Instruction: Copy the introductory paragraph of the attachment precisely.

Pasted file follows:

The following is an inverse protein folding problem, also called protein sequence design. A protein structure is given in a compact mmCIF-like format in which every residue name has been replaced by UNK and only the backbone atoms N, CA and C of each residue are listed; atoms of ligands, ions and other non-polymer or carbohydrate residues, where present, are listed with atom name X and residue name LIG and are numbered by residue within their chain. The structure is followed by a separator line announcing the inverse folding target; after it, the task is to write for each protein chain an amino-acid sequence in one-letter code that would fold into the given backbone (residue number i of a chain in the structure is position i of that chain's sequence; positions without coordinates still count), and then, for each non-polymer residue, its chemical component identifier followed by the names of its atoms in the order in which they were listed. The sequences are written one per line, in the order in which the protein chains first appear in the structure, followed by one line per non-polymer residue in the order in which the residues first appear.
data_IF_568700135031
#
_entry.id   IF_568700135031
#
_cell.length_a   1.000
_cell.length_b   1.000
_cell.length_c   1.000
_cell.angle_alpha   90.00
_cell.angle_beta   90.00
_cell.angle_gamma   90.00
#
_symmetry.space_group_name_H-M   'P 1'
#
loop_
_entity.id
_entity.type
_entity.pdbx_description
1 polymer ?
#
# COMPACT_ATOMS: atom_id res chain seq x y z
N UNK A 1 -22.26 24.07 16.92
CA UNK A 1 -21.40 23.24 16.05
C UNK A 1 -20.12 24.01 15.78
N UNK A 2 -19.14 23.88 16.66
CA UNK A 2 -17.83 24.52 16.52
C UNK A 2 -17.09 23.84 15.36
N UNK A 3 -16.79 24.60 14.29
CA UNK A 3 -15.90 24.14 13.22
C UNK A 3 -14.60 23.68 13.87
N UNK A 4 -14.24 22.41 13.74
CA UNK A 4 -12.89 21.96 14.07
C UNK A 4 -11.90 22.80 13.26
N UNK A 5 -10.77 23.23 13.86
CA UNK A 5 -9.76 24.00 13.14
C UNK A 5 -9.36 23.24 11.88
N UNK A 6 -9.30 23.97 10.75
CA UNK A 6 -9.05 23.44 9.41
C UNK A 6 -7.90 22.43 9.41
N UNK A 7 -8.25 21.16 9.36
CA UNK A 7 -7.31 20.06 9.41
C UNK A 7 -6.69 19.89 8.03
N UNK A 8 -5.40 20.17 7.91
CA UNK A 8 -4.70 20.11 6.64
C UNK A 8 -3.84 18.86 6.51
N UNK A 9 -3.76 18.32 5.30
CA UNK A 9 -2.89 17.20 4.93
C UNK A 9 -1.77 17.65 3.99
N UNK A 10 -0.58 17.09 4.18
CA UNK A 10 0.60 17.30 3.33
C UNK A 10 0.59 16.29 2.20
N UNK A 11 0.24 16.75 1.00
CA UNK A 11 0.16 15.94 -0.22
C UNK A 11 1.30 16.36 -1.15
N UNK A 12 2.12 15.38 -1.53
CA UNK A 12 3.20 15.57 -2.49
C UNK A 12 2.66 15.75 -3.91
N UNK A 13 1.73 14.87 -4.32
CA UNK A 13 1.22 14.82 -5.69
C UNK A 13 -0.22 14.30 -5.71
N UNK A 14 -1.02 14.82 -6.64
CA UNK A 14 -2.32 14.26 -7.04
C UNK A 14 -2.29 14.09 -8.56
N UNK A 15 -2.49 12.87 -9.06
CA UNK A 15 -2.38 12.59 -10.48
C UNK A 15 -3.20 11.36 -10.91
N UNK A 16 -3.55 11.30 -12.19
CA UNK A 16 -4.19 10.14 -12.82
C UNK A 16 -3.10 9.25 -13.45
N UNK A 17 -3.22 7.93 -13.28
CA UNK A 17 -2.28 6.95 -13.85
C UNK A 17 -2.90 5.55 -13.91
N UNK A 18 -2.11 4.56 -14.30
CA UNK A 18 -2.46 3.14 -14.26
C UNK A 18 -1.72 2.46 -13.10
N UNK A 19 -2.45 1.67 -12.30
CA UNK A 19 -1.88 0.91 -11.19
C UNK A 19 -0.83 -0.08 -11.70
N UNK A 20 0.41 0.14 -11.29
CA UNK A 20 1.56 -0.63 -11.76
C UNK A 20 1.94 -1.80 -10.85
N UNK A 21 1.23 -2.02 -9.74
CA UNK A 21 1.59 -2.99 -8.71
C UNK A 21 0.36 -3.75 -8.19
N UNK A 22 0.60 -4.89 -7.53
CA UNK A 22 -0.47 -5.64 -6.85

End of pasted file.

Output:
The following is an inverse protein folding problem, also called protein sequence design. A protein structure is given in a compact mmCIF-like format in which every residue name has been replaced by UNK and only the backbone atoms N, CA and C of each residue are listed; atoms of ligands, ions and other non-polymer or carbohydrate residues, where present, are listed with atom name X and residue name LIG and are numbered by residue within their chain. The structure is followed by a separator line announcing the inverse folding target; after it, the task is to write for each protein chain an amino-acid sequence in one-letter code that would fold into the given backbone (residue number i of a chain in the structure is position i of that chain's sequence; positions without coordinates still count), and then, for each non-polymer residue, its chemical component identifier followed by the names of its atoms in the order in which they were listed. The sequences are written one per line, in the order in which the protein chains first appear in the structure, followed by one line per non-polymer residue in the order in which the residues first appear.